2014 New Years Resolutions; Time For Yearly Beam Maintenance
Happy 2014 everyone! We know many of you are making improvements to your lives in January – you have joined gyms, started shopping more healthfully, reduced drinking or other habits. Many of you may not have thought of home improvement as a new years resolution. At Woodland Custom Beam Company, we resolve to help care for your homes, every day. We know those of you who have purchased our superior wooden box beams have already experienced how little maintenance is required. Less twisting and cracking, no mold or rot and overall ease of maintaining is part of the benefit.
If you purchased your Arizona wood beams from someone else, you may want to keep in mind that not every wood beam is created equally. Some are more prone to twisting and cracking. You can call in an expert from Woodland Beam to check it out. It may be more cost effective over the long run to replace the wood beam with something that will last and not need as much constant attention and maintenance. Wood rot, twisting and cracking are common issues. While wood beams are beautiful and add untold elegance to a home, you would be shocked at the hidden rot that exists in so many cases which is a health hazard and a danger to your home.
A lack of regular maintenance guarantees deterioration over time. If your house is not brand new, you may not know when the last routine maintenance was done. Many houses are decades old. If your house is newer and your wood beams are newer, then start things off right with proper maintenance and care which is by far the least expensive option over time.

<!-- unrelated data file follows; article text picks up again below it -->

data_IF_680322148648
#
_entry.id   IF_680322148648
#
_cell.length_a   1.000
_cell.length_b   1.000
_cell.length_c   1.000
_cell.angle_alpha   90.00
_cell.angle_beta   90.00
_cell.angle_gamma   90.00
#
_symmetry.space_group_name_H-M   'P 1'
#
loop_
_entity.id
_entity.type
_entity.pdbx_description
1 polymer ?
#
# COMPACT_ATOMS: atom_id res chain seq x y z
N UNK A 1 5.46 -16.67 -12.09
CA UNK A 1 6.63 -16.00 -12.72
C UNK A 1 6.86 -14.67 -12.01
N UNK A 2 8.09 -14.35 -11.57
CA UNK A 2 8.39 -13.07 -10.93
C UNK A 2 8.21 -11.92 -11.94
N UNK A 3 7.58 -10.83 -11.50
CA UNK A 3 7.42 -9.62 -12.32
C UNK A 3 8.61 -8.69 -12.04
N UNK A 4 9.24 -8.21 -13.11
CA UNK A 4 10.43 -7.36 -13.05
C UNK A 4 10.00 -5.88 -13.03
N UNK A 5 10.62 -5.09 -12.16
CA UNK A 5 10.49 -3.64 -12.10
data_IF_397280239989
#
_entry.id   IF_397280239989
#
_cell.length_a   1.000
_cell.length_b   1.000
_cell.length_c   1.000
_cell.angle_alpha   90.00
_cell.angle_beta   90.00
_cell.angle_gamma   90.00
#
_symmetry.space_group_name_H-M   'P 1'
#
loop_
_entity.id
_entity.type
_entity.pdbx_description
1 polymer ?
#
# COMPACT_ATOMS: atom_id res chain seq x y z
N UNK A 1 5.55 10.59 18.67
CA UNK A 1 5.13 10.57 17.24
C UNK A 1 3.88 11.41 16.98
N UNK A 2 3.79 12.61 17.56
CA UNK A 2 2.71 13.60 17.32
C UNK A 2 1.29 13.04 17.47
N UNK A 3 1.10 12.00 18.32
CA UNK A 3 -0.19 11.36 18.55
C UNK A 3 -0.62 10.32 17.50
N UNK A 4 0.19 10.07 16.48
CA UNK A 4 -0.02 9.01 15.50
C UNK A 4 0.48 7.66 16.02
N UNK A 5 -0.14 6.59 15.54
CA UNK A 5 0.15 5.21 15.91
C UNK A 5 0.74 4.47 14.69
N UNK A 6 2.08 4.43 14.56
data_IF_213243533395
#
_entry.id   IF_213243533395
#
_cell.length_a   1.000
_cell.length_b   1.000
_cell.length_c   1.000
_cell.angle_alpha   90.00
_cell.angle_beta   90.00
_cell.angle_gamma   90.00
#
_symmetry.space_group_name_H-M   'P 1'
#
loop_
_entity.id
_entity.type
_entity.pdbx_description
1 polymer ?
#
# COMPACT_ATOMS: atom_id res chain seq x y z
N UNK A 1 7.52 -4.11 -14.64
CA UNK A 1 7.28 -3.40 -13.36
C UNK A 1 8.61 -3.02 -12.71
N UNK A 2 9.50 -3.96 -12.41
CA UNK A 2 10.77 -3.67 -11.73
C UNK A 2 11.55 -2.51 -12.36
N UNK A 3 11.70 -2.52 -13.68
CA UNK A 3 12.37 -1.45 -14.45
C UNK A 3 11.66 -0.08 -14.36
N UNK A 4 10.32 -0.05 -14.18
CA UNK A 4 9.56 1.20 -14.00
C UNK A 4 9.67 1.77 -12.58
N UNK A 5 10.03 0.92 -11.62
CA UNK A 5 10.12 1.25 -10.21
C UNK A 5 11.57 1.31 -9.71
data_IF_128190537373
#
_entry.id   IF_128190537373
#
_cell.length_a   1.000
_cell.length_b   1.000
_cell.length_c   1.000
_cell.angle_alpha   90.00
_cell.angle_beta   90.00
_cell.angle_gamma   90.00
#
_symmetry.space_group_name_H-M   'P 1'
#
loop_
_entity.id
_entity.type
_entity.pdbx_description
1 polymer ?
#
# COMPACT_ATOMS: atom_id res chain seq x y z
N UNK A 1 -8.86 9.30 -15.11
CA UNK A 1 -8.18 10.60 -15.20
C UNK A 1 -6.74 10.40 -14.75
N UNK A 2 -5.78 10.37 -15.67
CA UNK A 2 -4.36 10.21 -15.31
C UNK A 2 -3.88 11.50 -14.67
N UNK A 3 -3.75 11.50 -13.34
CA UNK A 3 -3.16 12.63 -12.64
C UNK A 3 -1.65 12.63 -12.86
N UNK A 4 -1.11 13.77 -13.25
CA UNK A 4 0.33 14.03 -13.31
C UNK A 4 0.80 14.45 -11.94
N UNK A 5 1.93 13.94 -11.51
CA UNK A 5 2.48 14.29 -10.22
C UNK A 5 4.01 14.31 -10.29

Fungus causes dry rot which is a situation when the wood gets weaker and it actually chews up the parts of the wood that give all of the support and stiffness that are needed to hold it together. Excess moisture also can attract termites that love a good snack of wood and will destroy all of your wood beams left unchecked.
Depending on the situation, the wood beam damage may or may not be obvious to you. Sometimes paint can mask the damage and sometimes fillers can mask it.
Crumbling wood or warped ends on the beam show signs of advanced decay. Also of course peeling paint or caulking that has come out can indicate fungus or excess moisture. A beam caving in slightly is a sign of dry rot and is a warning sign for sure. A crack or indentation is important to look into to find out how deeply erroded the beam is.
Every beam has a purpose – some are structural and some are decorative. In the case of structural beams, any change or modification to it affects the whole structure.
You can do some minor repairs on a ceiling beam yourself and you can do small repairs instead of replacing a beam.
You will extend the longevity of your ceiling beams by keeping them maintained and inspected and not hesitating when a repair is needed.
In keeping with all of your other important resolutions this year, make the maintenance of your home and in specific your wooden beams, a priority.